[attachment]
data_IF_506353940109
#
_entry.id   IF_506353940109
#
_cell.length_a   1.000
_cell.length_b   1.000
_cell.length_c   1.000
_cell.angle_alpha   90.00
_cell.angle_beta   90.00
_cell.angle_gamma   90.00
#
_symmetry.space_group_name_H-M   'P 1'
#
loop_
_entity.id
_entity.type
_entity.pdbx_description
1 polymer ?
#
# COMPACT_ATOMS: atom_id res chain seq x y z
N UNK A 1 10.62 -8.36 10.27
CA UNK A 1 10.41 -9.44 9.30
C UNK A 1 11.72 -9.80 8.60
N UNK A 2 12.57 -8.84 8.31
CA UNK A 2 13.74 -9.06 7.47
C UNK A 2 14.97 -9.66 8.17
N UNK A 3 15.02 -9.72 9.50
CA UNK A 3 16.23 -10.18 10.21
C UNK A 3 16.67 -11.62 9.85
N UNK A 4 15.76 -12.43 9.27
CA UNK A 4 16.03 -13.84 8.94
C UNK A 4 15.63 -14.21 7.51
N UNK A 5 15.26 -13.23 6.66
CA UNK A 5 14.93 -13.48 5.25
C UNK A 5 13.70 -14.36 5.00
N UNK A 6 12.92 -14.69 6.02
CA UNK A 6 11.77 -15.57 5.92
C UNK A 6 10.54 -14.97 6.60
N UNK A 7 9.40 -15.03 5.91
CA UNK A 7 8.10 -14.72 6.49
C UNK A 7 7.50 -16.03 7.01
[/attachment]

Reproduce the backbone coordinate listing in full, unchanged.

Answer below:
data_IF_506353940109
#
_entry.id   IF_506353940109
#
_cell.length_a   1.000
_cell.length_b   1.000
_cell.length_c   1.000
_cell.angle_alpha   90.00
_cell.angle_beta   90.00
_cell.angle_gamma   90.00
#
_symmetry.space_group_name_H-M   'P 1'
#
loop_
_entity.id
_entity.type
_entity.pdbx_description
1 polymer ?
#
# COMPACT_ATOMS: atom_id res chain seq x y z
N UNK A 1 10.62 -8.36 10.27
CA UNK A 1 10.41 -9.44 9.30
C UNK A 1 11.72 -9.80 8.60
N UNK A 2 12.57 -8.84 8.31
CA UNK A 2 13.74 -9.06 7.47
C UNK A 2 14.97 -9.66 8.17
N UNK A 3 15.02 -9.72 9.50
CA UNK A 3 16.23 -10.18 10.21
C UNK A 3 16.67 -11.62 9.85
N UNK A 4 15.76 -12.43 9.27
CA UNK A 4 16.03 -13.84 8.94
C UNK A 4 15.63 -14.21 7.51
N UNK A 5 15.26 -13.23 6.66
CA UNK A 5 14.93 -13.48 5.25
C UNK A 5 13.70 -14.36 5.00
N UNK A 6 12.92 -14.69 6.02
CA UNK A 6 11.77 -15.57 5.92
C UNK A 6 10.54 -14.97 6.60
N UNK A 7 9.40 -15.03 5.91
CA UNK A 7 8.10 -14.72 6.49
C UNK A 7 7.50 -16.03 7.01